The Freeport News--"Grand Bahama's First Newspaper"--ran an article today that was a mix of highly detailed biology and complete bone-headed confusion.

Could there be a healthy squid population living in local waters? has a fantastic opening:
Is it a possibility that there is a healthy squid population in waters around Grand Bahama?
Although, at this point, there is no official answer to the question from the proper authority, this daily will continue to search and keep our readers updated.
Mystery! Intrigue! The authorities may be ignoring the situation, but never fear, the journalists will poke and prod until it all comes out.

The piece then describes the discovery, by one Astrid Dalins, of a diamondback squid egg mass washed up on the beach. (For more on diamondback squid and the amazing flotation devices they build for their eggs, see here.) The beach tale is followed by a straight cut-and-paste from the Tree of Life diamondback squid page (written by Richard Young and Michael Vecchione, who are certainly not cited).
With no warning, the story then jumps from discussing the long slender trabeculae of diamondback paralarvae to recapping a 2010 squid discovery by three fishermen, including one Aron Long.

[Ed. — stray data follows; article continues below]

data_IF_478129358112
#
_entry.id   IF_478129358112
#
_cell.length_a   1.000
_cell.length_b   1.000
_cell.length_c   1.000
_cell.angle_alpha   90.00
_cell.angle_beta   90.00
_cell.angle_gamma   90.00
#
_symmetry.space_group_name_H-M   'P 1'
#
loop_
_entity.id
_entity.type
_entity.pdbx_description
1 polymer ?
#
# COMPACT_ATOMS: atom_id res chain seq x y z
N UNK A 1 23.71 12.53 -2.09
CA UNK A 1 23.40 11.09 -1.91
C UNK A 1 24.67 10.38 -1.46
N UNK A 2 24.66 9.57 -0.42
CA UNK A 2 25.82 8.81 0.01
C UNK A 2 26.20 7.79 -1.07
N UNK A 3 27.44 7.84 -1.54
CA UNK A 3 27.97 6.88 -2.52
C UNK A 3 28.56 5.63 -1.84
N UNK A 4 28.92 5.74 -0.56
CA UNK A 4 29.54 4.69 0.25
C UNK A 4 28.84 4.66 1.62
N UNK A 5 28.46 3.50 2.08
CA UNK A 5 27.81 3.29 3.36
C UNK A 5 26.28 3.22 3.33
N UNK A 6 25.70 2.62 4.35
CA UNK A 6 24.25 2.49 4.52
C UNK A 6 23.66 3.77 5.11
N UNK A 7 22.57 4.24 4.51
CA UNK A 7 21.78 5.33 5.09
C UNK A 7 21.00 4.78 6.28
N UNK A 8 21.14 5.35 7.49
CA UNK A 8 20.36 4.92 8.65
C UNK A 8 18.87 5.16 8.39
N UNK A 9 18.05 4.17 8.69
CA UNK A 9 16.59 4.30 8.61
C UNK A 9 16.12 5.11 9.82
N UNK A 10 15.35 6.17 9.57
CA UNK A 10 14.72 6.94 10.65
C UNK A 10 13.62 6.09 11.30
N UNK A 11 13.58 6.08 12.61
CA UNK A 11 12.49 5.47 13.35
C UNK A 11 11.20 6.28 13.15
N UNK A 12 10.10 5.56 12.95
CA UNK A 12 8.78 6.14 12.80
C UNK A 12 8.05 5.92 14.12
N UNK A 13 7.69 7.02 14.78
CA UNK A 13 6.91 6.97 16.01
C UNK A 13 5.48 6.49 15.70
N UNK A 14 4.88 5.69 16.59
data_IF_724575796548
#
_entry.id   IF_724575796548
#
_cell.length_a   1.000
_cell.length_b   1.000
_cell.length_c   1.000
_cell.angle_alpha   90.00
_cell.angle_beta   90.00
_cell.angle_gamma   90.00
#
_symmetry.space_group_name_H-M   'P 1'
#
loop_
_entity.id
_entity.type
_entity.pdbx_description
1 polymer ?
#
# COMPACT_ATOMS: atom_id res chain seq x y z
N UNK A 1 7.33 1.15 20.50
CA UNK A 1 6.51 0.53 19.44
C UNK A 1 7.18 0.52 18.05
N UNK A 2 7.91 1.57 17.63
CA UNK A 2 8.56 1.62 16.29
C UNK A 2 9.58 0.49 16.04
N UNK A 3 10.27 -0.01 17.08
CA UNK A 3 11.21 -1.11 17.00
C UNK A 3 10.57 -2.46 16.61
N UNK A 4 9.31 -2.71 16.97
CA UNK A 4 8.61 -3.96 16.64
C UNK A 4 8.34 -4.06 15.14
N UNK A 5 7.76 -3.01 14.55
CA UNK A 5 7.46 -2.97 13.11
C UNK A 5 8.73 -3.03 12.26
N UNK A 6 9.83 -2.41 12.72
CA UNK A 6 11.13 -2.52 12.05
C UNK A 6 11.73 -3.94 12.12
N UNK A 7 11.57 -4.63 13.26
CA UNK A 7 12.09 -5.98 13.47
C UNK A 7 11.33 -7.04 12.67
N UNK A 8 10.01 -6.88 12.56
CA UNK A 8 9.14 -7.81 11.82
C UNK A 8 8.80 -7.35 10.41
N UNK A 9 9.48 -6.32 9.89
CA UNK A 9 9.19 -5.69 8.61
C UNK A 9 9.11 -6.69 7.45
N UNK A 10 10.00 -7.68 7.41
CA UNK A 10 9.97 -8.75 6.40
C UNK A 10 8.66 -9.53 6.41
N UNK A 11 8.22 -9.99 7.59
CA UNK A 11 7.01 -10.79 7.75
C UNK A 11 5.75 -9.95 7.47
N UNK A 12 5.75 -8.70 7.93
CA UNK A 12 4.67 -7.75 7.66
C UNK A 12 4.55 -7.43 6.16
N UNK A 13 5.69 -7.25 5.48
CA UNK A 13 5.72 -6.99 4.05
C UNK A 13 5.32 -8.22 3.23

Long said he intends to contact the University of Miami about the discovery.
I can be prone to procrastination myself, but come on, you found this squid in JUNE 2010. Waiting for the two-year anniversary or what?

Next, the story jumps into giant squid, implying that was the identity of Long's squid--which I can't verify with any independent googling. 

Just to be clear: giant squid (Architeuthis sp.) and diamondback squid (Thysanoteuthis rhombus) are totally different kinds of squid. Okay? Okay.  But the the author's Tree of Life research doesn't seem to have clarified that, because the piece closes with this paragraph:
While it was not verified that the discovery by Dalins and the 2006 squid are of the same species, there is reasonable evidence that a squid population maybe developing in local waters.
I'm going to guess that "2006" was meant to be "2010," referring to Long's discovery. Even so, this makes no sense. The article has already suggested that Dalins' was a diamondback squid and Long's was a giant squid, so that would make them definitely not the same species

Since when are two discoveries, two years apart, of two different species of squid, "reasonable evidence" for anything? The Minion said it best: